Yesterday evening my uncle visited and so he took me out after I ate my dinner; which was really nice because I hadn't been outside in a while! It felt so lovely to get some fresh air and it was a sunny evening so that made it even better. We walked down the road and just sat outside Pret A Manger and had some tea; it was so good to be around people other than patients and nurses, to hear noises other than patient buzzers and beeping machines, to smell nice food and not hospital food. Being stuck in here has actually made me appreciate things like that so much more; it's the little things. Just being outside has become such a huge thing for me, it wasn't before; but it is at the moment- while I'm cooped up in here, being outside is something that makes my day right now, it may not be a big thing to someone else, but to me, right now, it's a big thing! We were out for about an hour and a half and it was depressing when I had to come back to the ward, but I'm the type of person who likes to "live in the moment" and so I didn't let the thought of having to come back here ruin the time that I was spending away from the hospital, I just enjoyed it for what it was.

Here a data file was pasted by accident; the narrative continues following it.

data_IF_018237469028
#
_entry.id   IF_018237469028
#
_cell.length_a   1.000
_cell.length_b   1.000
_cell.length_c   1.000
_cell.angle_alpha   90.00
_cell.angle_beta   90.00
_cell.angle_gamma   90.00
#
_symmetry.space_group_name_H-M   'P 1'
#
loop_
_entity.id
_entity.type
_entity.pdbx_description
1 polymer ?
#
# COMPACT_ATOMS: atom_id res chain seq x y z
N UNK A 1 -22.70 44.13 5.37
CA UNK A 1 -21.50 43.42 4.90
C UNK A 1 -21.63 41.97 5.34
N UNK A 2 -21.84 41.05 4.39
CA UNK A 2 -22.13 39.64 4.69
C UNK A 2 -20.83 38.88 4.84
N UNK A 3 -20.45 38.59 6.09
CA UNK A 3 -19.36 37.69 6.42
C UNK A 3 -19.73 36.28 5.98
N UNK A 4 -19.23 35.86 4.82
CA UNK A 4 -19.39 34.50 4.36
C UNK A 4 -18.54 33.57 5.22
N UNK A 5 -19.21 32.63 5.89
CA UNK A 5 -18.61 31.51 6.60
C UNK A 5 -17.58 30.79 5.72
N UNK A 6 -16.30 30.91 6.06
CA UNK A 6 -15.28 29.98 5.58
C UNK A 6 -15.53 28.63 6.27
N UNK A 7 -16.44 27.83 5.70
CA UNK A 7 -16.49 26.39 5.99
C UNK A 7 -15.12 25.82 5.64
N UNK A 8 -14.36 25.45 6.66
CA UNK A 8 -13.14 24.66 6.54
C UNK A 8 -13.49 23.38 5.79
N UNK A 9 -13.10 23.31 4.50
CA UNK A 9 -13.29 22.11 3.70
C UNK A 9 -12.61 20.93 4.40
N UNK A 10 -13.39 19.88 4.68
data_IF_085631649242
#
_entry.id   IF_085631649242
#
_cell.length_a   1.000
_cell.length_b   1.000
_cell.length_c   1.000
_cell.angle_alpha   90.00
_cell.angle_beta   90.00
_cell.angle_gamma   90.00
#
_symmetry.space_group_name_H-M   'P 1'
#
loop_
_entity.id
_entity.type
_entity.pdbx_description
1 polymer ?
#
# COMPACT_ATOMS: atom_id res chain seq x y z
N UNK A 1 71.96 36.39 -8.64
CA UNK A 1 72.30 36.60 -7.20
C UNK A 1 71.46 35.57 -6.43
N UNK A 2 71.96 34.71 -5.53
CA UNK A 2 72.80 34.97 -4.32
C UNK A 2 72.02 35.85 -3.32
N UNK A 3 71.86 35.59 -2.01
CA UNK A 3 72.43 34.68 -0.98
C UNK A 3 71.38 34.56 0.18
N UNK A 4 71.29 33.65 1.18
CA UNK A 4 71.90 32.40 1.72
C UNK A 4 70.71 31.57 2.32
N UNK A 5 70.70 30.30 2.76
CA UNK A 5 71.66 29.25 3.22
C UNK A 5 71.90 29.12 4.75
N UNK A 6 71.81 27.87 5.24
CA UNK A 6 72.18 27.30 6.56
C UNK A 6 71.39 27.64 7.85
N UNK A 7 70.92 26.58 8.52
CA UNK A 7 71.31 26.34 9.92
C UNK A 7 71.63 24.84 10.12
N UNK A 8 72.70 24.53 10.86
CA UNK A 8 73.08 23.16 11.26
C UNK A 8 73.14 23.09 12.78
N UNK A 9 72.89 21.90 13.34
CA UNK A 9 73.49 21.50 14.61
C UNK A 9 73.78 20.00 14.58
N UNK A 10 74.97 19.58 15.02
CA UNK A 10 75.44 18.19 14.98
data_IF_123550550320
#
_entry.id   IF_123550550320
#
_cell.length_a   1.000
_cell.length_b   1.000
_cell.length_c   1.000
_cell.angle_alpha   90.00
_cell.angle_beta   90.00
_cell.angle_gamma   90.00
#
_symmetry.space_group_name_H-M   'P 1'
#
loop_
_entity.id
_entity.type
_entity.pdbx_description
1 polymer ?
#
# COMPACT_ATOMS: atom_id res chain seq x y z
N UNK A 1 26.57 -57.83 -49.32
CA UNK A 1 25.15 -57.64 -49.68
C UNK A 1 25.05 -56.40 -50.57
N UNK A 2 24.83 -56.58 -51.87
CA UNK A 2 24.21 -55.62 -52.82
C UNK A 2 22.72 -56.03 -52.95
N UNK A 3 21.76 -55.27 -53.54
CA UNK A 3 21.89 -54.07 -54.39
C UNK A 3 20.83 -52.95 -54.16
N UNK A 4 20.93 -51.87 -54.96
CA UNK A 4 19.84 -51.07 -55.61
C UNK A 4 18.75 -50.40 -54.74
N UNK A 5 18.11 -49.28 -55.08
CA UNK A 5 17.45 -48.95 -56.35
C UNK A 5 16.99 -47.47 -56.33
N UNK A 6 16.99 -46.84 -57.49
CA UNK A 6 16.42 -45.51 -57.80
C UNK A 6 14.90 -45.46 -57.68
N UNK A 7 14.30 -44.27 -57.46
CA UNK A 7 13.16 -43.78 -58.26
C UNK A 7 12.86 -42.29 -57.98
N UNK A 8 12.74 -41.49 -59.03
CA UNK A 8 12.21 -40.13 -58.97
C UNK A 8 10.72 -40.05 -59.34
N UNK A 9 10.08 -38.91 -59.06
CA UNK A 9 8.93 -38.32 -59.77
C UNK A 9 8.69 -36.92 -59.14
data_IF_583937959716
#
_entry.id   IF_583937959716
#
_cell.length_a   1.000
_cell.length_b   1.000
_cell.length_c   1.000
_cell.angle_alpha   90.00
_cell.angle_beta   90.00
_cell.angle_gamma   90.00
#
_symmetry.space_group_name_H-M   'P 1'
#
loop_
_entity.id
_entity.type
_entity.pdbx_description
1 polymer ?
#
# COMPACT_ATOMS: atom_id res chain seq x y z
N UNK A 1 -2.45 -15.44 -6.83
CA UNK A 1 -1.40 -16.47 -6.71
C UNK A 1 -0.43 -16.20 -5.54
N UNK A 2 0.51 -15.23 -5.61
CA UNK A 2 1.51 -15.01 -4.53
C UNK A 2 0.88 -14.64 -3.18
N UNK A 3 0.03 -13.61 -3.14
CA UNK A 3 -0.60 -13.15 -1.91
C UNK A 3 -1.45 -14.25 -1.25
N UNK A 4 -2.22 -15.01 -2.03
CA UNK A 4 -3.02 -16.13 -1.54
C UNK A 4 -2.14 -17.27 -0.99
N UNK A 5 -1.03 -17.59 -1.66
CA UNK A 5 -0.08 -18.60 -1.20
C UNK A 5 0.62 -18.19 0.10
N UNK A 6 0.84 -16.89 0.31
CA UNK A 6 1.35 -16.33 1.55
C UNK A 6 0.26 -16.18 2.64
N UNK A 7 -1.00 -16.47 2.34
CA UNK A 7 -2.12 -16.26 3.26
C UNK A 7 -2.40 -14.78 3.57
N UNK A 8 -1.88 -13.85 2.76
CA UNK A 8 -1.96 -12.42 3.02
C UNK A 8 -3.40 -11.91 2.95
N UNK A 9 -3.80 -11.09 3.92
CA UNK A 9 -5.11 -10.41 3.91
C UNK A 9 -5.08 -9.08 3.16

Today I had my first low blood sugar, and even though it made me feel bad, I was so happy to see numbers that were single figures. I never thought I would ever appreciate a low blood sugar, but I did and when I saw that low number I actually thought "finally!" finally my blood sugars were something other than high, I had to correct it with juice and not extra insulin and it felt...good? Obviously low blood sugars are awful and I really don't like them but I was relieved to see it because lately I've been constantly high and I got to the point where whenever I've been having my blood sugar checked I've been expecting to see an 11 or higher. So to finally see single figures was great. My waking blood sugars were actually 5.8 but sure enough after breakfast they were 10.4; and I just thought "oh great" they're probably going to be stubborn again now, but to see that something was actually doing it's job is good! I know to be low isn't "good" but it's the fact that my blood sugars responded to the insulin by going down...they went down and not up. So I was happy to see it. But obviously I don't want to be low all the time so don't get any ideas, diabetes!